We only have one car and we share it as needed, though usually I have it as I have to ferry children to and from school. With children not in school, you don’t really need a car during the day. Depending on where you live, there might be a park or library within walking distance, but even a sidewalk will get you out of the house! LOL

I worked when ds was an infant, but dh was able to stay home with him and we did split parenting, not fun.

When dd came along, I was still working but dh wasn’t able to be home full time, that meant part time daycare, almost as expensive as full time daycare. And the children were sick all the time. I used all my sick days plus some.

I was grateful when the next dd came along as my dh had a full time regular job and I was finally able to be home and have been home ever since. I don’t miss the working world, the stress, the commute, the stress, the juggling of schedules, the stress, the daycare and btw, did I mention the stress? And I was a music teacher :stuck_out_tongue:

For us, my working just isn’t worth it, in terms of our family’s happiness and my sanity level.

God bless,
Jennifer


#6

I think the other posters have made good points and suggestions, and I would just add is there any way you can work (part-time) while your husband is home with the baby? A friend of mine who homeschools does this to earn a little extra income.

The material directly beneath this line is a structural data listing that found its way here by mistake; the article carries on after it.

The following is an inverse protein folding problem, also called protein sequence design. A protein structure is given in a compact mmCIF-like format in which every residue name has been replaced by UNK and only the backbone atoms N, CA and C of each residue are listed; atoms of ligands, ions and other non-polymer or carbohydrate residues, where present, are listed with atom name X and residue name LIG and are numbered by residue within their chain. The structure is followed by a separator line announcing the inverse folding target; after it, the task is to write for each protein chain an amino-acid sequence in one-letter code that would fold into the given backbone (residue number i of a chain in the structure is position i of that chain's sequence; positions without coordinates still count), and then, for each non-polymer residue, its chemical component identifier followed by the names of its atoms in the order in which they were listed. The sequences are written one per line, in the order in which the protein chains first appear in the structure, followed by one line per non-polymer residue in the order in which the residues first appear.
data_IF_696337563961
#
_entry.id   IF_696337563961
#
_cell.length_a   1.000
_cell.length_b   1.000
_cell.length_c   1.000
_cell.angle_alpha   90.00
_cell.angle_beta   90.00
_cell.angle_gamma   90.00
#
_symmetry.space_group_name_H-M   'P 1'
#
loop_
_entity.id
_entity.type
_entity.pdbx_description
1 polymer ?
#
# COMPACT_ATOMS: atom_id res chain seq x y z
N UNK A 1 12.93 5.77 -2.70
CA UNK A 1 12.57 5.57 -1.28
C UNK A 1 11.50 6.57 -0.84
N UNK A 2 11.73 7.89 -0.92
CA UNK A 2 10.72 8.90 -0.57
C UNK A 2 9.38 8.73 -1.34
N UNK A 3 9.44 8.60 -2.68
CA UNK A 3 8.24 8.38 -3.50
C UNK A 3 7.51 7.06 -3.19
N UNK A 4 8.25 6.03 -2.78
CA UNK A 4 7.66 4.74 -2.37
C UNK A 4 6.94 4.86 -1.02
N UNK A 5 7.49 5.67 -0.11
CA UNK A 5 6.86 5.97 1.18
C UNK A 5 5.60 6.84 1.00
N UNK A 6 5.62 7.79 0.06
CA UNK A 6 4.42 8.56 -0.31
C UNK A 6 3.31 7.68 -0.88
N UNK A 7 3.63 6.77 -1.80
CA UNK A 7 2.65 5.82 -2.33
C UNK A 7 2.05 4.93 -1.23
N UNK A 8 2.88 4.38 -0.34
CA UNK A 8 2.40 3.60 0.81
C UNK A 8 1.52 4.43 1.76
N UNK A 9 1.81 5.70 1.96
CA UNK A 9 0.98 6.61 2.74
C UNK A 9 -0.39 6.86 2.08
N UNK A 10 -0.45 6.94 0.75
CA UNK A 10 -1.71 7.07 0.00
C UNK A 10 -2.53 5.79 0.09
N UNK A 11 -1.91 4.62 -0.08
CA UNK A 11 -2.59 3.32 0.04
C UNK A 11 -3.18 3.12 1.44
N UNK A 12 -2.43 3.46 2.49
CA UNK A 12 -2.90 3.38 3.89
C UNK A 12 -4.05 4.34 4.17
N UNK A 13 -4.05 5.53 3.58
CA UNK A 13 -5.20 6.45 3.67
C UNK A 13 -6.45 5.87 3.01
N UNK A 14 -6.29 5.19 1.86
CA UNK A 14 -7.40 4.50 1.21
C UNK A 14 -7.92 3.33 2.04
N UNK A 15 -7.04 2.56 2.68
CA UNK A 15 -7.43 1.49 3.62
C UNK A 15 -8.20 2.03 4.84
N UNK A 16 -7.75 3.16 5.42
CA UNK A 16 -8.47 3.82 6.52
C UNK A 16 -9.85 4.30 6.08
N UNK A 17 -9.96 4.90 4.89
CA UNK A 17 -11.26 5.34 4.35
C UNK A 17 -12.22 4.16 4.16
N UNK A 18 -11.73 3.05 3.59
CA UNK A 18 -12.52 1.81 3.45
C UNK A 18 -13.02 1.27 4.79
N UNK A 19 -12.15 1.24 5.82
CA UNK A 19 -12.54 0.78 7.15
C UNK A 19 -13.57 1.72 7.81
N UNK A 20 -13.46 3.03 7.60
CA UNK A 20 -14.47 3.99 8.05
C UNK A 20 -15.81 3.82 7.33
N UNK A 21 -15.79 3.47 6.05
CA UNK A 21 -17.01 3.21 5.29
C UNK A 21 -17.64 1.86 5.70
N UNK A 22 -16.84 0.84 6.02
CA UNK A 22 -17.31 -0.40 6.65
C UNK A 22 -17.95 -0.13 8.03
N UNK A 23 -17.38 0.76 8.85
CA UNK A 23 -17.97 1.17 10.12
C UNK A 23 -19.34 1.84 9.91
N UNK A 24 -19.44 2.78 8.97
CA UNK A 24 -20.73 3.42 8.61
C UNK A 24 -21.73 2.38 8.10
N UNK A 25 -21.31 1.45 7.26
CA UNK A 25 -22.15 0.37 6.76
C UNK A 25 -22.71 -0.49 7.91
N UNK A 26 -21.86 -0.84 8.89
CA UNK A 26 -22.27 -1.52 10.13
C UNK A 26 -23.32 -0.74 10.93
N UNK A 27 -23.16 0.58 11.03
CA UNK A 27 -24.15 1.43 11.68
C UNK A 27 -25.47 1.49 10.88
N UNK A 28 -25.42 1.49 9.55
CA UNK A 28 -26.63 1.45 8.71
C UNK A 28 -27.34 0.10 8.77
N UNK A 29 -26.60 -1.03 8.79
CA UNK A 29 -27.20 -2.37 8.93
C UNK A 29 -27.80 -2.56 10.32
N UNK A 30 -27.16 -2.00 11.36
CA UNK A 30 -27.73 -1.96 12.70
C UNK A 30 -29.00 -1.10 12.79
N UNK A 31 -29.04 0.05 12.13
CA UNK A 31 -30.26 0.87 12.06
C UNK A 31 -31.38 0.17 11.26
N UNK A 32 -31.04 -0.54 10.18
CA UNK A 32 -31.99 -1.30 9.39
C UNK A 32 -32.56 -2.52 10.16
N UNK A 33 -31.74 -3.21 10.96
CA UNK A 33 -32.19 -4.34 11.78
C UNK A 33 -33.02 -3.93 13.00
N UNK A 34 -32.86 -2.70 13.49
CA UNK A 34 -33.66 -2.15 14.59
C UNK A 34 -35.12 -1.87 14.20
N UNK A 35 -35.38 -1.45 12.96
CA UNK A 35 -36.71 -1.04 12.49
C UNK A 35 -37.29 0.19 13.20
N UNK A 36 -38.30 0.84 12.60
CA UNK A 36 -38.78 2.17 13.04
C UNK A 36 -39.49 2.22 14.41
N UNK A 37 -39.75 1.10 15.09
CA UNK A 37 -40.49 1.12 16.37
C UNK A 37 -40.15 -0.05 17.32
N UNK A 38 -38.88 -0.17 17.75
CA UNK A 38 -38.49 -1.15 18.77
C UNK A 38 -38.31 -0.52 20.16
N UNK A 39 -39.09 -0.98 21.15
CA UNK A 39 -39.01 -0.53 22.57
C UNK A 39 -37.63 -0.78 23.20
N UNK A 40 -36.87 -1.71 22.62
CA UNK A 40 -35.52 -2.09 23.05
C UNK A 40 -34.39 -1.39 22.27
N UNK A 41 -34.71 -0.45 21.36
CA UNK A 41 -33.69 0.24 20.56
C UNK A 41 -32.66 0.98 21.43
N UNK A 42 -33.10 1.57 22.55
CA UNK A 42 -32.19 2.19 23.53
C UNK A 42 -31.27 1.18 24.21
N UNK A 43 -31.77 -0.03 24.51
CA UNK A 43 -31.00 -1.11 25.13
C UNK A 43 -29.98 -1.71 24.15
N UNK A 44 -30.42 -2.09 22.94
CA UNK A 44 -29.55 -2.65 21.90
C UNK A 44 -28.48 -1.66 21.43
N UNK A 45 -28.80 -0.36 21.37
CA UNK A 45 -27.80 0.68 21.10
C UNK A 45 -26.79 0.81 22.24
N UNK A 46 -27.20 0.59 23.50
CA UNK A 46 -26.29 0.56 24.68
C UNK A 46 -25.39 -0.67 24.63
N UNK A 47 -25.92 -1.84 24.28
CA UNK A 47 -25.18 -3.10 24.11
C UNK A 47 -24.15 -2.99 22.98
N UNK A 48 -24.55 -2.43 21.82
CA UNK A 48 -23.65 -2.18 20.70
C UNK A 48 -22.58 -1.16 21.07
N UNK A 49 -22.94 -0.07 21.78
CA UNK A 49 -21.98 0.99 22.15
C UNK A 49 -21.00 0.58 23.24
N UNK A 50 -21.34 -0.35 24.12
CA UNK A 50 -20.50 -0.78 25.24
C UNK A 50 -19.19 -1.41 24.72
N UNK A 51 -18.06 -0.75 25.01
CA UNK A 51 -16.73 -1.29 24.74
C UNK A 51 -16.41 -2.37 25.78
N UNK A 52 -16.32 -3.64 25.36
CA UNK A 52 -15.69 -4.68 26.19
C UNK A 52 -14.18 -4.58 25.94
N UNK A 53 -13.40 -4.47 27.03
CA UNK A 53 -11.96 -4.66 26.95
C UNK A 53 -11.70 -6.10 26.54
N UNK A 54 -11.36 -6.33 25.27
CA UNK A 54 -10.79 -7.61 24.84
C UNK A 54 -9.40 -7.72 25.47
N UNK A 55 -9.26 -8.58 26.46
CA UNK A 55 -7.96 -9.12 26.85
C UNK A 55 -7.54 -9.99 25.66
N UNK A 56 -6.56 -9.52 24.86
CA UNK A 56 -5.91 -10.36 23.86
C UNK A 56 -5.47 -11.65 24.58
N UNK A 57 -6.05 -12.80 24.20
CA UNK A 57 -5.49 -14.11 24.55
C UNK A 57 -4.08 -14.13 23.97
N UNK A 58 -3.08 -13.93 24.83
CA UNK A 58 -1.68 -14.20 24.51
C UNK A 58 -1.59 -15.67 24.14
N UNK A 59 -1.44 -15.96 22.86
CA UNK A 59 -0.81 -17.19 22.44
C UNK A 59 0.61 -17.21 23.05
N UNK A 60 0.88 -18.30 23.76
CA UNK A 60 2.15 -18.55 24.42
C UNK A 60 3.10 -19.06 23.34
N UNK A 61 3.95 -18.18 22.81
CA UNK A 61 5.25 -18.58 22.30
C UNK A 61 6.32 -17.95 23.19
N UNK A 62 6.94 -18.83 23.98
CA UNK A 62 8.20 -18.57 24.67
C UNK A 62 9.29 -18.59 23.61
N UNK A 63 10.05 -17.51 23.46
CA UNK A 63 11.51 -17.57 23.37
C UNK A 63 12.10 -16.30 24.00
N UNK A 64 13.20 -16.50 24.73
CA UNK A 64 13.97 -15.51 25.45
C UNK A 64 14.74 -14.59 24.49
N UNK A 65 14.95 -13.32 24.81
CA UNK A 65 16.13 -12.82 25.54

I have stayed home with my children because I grew up in daycare (my mother was widowed and had to work), and it was not a pleasant experience for me, and I didn’t want that for my children. God has always provided for us, and I don’t regret whatever we’ve sacrificed (just luxuries, not necessities) for me to stay home with them. The early years are especially important to develop strong bonds with the mother. If it’s at all possible to stay home, please do so.


#7

Sacrifices?

This is a very important year for your baby. He will learn to
walk and talk and discover the world! The things your baby
learns from you this year will have a lasting development on
his brain for life. Crucial connections are being created in
the brain cells this year. You have the chance to give him
a variety of experiences that will literally create his brain!

If I had to choose only one year of my child’s life to be at
home with him, this is the very year I’d choose.

I’d choose the baby over the car any day. I know a girl who
chose the car, and let her sister take care of the baby.
That baby wouldn’t go to her for a hug, he just wanted her
sister. That was a high price to pay for a car.


#8